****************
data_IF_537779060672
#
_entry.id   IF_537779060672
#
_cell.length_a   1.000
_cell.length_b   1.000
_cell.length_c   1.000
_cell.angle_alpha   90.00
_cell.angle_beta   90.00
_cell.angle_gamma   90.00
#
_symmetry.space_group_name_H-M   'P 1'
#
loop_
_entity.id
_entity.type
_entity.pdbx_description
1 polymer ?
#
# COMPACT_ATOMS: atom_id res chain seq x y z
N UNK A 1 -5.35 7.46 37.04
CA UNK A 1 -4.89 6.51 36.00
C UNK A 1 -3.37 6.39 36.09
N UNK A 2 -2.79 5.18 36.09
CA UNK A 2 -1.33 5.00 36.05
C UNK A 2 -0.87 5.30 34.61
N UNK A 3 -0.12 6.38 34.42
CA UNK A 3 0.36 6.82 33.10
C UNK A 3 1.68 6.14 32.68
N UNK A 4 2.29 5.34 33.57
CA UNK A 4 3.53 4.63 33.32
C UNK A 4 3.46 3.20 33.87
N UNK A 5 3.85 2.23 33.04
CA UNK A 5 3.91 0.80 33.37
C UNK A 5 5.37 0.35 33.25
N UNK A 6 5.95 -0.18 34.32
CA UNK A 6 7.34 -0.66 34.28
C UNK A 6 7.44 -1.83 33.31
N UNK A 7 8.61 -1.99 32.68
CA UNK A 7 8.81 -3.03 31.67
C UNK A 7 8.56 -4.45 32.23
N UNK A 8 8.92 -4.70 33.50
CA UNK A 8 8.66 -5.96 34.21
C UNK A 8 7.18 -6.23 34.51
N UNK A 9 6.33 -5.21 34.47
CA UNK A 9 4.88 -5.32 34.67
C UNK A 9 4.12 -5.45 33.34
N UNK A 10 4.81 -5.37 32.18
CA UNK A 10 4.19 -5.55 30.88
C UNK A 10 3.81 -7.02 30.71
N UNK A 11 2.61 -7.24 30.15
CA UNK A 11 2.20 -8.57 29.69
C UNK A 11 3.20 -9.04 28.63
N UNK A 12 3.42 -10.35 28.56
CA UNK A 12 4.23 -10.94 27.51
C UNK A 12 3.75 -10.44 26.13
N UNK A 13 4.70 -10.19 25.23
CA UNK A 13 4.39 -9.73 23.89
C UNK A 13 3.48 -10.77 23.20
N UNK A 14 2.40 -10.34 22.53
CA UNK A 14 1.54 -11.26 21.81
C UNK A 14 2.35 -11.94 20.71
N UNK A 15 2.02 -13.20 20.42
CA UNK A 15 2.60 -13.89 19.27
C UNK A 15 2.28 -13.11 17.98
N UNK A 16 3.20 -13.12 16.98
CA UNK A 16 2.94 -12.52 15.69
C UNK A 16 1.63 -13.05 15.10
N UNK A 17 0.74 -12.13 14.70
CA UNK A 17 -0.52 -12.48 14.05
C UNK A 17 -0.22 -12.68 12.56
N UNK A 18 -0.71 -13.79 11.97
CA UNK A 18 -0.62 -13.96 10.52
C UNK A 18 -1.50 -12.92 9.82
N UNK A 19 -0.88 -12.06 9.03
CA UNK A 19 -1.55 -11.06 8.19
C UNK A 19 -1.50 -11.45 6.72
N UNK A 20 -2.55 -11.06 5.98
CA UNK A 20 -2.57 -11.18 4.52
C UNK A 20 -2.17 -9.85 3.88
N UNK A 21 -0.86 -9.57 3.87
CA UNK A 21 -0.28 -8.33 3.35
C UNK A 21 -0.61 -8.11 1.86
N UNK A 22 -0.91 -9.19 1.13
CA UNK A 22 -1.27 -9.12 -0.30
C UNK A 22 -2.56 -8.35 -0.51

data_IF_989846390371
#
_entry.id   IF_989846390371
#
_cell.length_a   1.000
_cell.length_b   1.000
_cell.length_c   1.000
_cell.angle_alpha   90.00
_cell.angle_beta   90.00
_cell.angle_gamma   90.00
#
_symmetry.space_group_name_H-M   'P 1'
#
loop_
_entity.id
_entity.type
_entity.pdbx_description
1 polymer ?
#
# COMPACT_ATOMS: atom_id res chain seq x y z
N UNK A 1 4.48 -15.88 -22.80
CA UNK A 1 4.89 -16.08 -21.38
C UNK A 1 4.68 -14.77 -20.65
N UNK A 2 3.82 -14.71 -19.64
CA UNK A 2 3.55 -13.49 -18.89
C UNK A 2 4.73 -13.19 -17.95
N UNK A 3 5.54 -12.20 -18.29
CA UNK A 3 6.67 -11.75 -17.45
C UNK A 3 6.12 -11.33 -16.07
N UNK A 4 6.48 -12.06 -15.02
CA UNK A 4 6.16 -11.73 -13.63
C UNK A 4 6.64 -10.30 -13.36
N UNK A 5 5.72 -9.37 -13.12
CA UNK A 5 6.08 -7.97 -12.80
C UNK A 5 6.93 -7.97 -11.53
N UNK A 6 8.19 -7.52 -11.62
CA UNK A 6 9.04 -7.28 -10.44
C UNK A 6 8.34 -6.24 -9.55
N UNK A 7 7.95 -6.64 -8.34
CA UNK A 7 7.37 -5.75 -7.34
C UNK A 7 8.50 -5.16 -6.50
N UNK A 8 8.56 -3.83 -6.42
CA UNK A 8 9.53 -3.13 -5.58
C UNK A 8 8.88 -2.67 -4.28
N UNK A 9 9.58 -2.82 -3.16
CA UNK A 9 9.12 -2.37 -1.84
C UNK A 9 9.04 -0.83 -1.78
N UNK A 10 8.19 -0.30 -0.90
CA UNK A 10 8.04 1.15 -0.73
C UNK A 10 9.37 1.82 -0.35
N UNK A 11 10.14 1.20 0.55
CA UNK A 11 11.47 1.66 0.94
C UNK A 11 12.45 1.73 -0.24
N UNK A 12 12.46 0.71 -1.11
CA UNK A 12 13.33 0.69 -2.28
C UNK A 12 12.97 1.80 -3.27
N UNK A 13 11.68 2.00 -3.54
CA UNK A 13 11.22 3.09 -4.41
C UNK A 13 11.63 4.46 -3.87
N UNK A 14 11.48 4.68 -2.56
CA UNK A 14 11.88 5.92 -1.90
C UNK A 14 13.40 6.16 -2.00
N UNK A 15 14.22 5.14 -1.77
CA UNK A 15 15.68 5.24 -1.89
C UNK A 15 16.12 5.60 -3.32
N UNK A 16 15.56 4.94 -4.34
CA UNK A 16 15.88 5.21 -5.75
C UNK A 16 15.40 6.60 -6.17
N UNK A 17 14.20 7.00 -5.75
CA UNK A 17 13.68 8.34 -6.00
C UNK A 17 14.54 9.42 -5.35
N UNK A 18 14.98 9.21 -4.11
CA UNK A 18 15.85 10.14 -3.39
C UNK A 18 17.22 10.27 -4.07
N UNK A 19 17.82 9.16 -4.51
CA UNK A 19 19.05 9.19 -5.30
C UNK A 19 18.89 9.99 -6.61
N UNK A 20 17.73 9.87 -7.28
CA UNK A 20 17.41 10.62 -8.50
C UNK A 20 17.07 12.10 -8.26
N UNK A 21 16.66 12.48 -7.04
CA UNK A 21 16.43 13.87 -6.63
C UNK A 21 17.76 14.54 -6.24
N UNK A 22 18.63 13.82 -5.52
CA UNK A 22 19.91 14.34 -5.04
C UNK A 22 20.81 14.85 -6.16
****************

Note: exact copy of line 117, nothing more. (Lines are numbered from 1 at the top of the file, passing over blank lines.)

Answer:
CA UNK A 4 6.16 -11.73 -13.63